Wireless sensor enables longitudinal monitoring of regenerative niche mechanics during rehabilitation that enhance bone repair.

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Department of Biomedical Engineering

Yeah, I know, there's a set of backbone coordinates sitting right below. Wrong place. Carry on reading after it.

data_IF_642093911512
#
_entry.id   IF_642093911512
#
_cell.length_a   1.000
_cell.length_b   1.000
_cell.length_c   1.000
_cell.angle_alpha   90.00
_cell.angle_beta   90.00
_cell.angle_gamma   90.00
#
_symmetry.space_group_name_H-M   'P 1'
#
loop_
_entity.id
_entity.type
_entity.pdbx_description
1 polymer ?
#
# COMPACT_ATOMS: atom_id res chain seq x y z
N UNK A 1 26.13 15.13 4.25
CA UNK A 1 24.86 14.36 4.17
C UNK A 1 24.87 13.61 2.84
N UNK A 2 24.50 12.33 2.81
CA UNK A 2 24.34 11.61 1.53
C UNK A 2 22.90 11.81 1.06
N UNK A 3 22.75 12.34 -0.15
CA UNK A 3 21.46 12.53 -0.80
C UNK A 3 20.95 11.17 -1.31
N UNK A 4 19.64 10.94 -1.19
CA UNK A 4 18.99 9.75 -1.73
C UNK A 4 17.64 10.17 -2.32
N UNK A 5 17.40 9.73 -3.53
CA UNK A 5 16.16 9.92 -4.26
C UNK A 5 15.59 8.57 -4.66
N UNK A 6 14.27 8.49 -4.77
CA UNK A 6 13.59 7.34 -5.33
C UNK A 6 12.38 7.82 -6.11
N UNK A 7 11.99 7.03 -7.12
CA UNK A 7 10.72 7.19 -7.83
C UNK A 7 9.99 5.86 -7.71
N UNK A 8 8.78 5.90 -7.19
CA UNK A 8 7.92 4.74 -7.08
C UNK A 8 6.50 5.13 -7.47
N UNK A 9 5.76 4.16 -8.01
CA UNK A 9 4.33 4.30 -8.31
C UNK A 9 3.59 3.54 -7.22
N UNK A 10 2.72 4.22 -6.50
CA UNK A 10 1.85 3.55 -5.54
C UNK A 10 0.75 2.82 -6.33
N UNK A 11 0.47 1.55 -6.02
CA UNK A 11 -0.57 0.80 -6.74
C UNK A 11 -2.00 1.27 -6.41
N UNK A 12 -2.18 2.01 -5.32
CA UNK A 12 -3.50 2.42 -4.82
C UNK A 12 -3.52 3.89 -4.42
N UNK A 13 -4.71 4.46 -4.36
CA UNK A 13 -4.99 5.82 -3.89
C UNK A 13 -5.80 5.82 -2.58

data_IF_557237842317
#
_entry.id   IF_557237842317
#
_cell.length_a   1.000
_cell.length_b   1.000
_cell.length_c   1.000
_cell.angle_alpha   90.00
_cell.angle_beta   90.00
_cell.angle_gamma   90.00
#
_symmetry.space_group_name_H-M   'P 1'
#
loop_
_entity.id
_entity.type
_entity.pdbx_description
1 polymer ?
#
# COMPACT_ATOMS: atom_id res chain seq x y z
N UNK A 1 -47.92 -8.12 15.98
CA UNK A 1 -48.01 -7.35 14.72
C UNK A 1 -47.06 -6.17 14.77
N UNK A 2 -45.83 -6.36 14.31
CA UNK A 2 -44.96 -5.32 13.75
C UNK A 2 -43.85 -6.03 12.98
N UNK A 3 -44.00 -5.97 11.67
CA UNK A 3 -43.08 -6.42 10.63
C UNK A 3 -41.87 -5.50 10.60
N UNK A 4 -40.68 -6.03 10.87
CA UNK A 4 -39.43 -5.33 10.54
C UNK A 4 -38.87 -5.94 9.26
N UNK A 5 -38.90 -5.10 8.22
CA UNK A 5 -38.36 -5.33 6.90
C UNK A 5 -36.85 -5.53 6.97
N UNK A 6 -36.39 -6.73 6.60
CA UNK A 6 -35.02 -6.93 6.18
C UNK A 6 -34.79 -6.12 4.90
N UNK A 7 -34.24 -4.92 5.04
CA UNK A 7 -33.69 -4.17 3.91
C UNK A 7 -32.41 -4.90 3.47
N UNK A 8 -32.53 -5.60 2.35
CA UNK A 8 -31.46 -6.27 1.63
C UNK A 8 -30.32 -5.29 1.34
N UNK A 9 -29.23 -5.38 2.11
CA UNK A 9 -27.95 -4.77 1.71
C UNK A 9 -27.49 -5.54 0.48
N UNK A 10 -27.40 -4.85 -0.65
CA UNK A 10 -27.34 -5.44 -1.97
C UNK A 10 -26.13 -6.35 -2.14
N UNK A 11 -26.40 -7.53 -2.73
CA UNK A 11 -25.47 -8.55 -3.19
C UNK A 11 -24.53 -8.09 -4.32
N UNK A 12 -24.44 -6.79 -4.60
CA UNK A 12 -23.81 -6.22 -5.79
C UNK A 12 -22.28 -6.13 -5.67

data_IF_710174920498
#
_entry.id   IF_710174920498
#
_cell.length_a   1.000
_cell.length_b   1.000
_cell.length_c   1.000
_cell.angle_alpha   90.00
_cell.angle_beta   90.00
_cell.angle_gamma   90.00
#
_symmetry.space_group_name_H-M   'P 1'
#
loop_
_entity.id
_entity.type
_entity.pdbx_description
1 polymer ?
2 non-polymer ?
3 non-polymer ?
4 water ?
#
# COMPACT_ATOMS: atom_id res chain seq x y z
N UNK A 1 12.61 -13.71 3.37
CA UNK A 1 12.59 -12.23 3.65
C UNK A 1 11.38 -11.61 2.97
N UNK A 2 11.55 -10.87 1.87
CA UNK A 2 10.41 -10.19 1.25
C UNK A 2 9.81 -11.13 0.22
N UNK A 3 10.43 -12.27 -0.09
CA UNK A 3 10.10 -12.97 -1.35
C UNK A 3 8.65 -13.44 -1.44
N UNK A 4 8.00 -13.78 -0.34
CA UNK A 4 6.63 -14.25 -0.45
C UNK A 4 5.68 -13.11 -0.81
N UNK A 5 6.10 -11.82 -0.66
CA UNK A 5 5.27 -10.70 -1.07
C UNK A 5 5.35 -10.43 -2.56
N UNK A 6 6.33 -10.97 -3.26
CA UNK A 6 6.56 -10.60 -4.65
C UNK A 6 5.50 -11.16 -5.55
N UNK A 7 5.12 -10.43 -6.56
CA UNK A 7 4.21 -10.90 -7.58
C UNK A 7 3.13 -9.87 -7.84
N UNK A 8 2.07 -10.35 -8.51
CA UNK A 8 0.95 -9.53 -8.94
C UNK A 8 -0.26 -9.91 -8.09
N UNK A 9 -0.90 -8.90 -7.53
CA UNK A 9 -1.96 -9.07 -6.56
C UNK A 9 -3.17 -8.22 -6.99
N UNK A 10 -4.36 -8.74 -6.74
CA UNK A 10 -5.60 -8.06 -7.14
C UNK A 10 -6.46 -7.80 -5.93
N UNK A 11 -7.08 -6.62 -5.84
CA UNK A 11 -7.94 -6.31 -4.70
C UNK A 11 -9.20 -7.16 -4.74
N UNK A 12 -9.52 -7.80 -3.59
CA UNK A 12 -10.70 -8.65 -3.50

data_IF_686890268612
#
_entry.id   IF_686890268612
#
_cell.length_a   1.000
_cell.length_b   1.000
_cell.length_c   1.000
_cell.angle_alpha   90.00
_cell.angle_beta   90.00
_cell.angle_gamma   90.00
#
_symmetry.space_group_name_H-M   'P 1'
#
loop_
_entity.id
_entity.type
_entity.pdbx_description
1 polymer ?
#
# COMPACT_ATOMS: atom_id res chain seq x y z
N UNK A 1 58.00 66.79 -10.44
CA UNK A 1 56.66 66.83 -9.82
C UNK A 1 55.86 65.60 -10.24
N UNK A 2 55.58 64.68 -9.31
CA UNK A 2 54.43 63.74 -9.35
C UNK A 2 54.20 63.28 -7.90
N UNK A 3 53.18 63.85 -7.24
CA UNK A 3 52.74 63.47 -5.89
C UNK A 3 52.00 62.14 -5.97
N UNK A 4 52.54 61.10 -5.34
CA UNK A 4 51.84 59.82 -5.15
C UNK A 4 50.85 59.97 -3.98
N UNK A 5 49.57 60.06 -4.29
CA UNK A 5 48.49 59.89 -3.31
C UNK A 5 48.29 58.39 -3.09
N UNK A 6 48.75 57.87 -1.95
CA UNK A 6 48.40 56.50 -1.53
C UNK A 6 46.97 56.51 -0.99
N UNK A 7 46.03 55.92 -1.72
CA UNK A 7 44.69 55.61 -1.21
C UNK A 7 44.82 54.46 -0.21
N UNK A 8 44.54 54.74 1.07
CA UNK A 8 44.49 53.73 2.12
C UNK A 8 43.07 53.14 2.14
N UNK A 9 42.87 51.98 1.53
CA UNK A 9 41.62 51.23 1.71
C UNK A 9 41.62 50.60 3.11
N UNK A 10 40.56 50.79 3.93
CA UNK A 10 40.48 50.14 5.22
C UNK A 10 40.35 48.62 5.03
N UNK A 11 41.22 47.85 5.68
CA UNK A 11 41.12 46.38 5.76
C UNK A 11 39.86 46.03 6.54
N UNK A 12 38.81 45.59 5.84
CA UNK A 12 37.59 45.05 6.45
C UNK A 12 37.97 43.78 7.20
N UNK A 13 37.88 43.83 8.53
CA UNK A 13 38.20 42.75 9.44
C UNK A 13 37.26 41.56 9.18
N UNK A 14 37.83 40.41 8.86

Mechanical loads exerted on the skeleton during activities such as walking are important regulators of bone repair, but dynamic biomechanical signals are difficult to measure inside the body. The inability to measure the mechanical environment in injured tissues is a significant barrier to developing integrative regenerative and rehabilitative strategies that can accelerate recovery from fracture, segmental bone loss, and spinal fusion. Here we engineered an implantable strain sensor platform and longitudinally measured strain across a bone defect in real-time throughout rehabilitation. The results showed that load-sharing permitted by a load-sharing fixator initially delivered a two-fold increase in deformation magnitude, subsequently increased mineralized bridging by nearly three-fold, and increased bone formation by over 60%. These data implicate a critical role for early mechanical cues on the long term healing response as strain cycle magnitude at 1 week (before appreciable healing occurred) had a significant positive correlation with the long-term bone regeneration outcomes. Furthermore, we found that sensor readings correlated with the status of healing, suggesting a role for strain sensing as an X-ray-free healing assessment platform. Therefore, non-invasive strain measurements may possess diagnostic potential to evaluate bone repair and reduce clinical reliance on current radiation-emitting imaging methods. Together, this study demonstrates a promising framework to quantitatively develop and exploit mechanical rehabilitation strategies that enhance bone repair.

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